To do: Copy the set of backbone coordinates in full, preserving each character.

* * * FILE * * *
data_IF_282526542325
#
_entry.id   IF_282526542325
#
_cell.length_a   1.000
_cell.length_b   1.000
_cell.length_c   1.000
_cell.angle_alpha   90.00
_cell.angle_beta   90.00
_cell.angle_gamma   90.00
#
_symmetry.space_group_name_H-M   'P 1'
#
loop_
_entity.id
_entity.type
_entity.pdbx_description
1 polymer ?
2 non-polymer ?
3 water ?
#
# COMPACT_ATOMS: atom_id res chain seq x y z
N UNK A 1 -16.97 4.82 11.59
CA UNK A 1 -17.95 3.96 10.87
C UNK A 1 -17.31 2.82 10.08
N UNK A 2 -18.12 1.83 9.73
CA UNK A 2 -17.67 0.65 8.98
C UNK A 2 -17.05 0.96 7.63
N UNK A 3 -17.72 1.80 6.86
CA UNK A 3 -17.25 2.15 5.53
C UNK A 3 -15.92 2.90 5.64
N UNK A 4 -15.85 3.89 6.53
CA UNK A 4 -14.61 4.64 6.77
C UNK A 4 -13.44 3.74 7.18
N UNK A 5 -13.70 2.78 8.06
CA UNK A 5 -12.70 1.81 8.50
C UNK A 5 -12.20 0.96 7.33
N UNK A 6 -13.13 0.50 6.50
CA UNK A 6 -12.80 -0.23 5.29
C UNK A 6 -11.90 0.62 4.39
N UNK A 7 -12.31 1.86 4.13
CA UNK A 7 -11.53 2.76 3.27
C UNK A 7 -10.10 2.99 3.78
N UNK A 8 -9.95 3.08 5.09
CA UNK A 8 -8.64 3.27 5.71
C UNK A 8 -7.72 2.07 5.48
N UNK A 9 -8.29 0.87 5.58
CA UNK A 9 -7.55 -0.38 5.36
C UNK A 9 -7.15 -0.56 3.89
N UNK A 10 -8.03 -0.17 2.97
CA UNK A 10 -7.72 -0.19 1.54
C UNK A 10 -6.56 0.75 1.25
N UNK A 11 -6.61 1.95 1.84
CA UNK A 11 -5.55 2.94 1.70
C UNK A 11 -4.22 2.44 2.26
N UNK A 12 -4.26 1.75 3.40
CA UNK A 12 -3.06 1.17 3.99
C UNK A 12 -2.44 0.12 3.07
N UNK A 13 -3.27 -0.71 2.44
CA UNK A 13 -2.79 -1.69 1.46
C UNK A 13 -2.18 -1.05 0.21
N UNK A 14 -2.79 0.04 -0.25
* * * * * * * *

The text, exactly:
data_IF_282526542325
#
_entry.id   IF_282526542325
#
_cell.length_a   1.000
_cell.length_b   1.000
_cell.length_c   1.000
_cell.angle_alpha   90.00
_cell.angle_beta   90.00
_cell.angle_gamma   90.00
#
_symmetry.space_group_name_H-M   'P 1'
#
loop_
_entity.id
_entity.type
_entity.pdbx_description
1 polymer ?
2 non-polymer ?
3 water ?
#
# COMPACT_ATOMS: atom_id res chain seq x y z
N UNK A 1 -16.97 4.82 11.59
CA UNK A 1 -17.95 3.96 10.87
C UNK A 1 -17.31 2.82 10.08
N UNK A 2 -18.12 1.83 9.73
CA UNK A 2 -17.67 0.65 8.98
C UNK A 2 -17.05 0.96 7.63
N UNK A 3 -17.72 1.80 6.86
CA UNK A 3 -17.25 2.15 5.53
C UNK A 3 -15.92 2.90 5.64
N UNK A 4 -15.85 3.89 6.53
CA UNK A 4 -14.61 4.64 6.77
C UNK A 4 -13.44 3.74 7.18
N UNK A 5 -13.70 2.78 8.06
CA UNK A 5 -12.70 1.81 8.50
C UNK A 5 -12.20 0.96 7.33
N UNK A 6 -13.13 0.50 6.50
CA UNK A 6 -12.80 -0.23 5.29
C UNK A 6 -11.90 0.62 4.39
N UNK A 7 -12.31 1.86 4.13
CA UNK A 7 -11.53 2.76 3.27
C UNK A 7 -10.10 2.99 3.78
N UNK A 8 -9.95 3.08 5.09
CA UNK A 8 -8.64 3.27 5.71
C UNK A 8 -7.72 2.07 5.48
N UNK A 9 -8.29 0.87 5.58
CA UNK A 9 -7.55 -0.38 5.36
C UNK A 9 -7.15 -0.56 3.89
N UNK A 10 -8.03 -0.17 2.97
CA UNK A 10 -7.72 -0.19 1.54
C UNK A 10 -6.56 0.75 1.25
N UNK A 11 -6.61 1.95 1.84
CA UNK A 11 -5.55 2.94 1.70
C UNK A 11 -4.22 2.44 2.26
N UNK A 12 -4.26 1.75 3.40
CA UNK A 12 -3.06 1.17 3.99
C UNK A 12 -2.44 0.12 3.07
N UNK A 13 -3.27 -0.71 2.44
CA UNK A 13 -2.79 -1.69 1.46
C UNK A 13 -2.18 -1.05 0.21
N UNK A 14 -2.79 0.04 -0.25